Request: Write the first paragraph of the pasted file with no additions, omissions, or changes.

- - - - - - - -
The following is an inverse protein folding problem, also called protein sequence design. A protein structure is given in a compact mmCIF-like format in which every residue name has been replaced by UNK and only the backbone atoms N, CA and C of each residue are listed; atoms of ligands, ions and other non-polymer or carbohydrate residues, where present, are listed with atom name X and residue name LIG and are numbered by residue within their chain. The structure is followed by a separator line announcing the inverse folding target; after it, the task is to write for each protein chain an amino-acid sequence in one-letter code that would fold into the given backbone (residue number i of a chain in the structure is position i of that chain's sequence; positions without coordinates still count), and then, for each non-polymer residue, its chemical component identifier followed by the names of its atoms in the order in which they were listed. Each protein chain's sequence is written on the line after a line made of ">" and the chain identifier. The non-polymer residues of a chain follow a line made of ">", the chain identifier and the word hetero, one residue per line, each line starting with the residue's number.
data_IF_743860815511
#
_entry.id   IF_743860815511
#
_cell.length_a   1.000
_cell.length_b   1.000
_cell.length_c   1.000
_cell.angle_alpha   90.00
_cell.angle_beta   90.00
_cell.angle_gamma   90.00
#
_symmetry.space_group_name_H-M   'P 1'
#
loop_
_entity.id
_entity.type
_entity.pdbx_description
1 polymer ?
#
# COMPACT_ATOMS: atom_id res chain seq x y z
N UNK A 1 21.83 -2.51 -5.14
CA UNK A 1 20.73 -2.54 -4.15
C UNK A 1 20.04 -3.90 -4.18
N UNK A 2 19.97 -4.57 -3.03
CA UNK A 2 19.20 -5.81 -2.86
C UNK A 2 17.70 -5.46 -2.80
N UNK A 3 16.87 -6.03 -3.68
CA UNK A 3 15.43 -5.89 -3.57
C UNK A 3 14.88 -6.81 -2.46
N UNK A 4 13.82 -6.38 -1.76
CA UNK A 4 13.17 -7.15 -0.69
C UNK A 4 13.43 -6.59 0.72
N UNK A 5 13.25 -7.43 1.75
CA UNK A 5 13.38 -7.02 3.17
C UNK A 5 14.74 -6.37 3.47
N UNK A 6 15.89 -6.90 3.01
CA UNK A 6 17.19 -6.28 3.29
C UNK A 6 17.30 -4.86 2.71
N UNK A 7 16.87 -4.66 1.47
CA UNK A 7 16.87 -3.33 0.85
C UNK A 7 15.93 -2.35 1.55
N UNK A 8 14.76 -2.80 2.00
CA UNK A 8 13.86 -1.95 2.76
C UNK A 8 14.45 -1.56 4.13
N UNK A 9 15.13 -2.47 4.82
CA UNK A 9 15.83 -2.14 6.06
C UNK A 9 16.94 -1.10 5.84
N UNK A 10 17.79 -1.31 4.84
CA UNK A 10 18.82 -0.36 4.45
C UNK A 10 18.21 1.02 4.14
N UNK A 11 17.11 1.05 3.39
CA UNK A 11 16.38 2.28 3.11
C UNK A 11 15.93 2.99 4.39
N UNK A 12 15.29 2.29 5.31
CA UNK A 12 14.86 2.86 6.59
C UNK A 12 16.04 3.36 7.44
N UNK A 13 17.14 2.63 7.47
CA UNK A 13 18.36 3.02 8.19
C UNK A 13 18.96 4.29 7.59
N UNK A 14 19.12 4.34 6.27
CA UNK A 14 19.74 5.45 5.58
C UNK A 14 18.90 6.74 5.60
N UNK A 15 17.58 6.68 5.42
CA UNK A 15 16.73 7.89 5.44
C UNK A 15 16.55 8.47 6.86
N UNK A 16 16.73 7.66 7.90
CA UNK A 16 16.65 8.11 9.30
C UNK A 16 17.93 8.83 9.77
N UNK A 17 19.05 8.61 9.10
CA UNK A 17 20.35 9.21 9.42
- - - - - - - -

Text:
The following is an inverse protein folding problem, also called protein sequence design. A protein structure is given in a compact mmCIF-like format in which every residue name has been replaced by UNK and only the backbone atoms N, CA and C of each residue are listed; atoms of ligands, ions and other non-polymer or carbohydrate residues, where present, are listed with atom name X and residue name LIG and are numbered by residue within their chain. The structure is followed by a separator line announcing the inverse folding target; after it, the task is to write for each protein chain an amino-acid sequence in one-letter code that would fold into the given backbone (residue number i of a chain in the structure is position i of that chain's sequence; positions without coordinates still count), and then, for each non-polymer residue, its chemical component identifier followed by the names of its atoms in the order in which they were listed. Each protein chain's sequence is written on the line after a line made of ">" and the chain identifier. The non-polymer residues of a chain follow a line made of ">", the chain identifier and the word hetero, one residue per line, each line starting with the residue's number.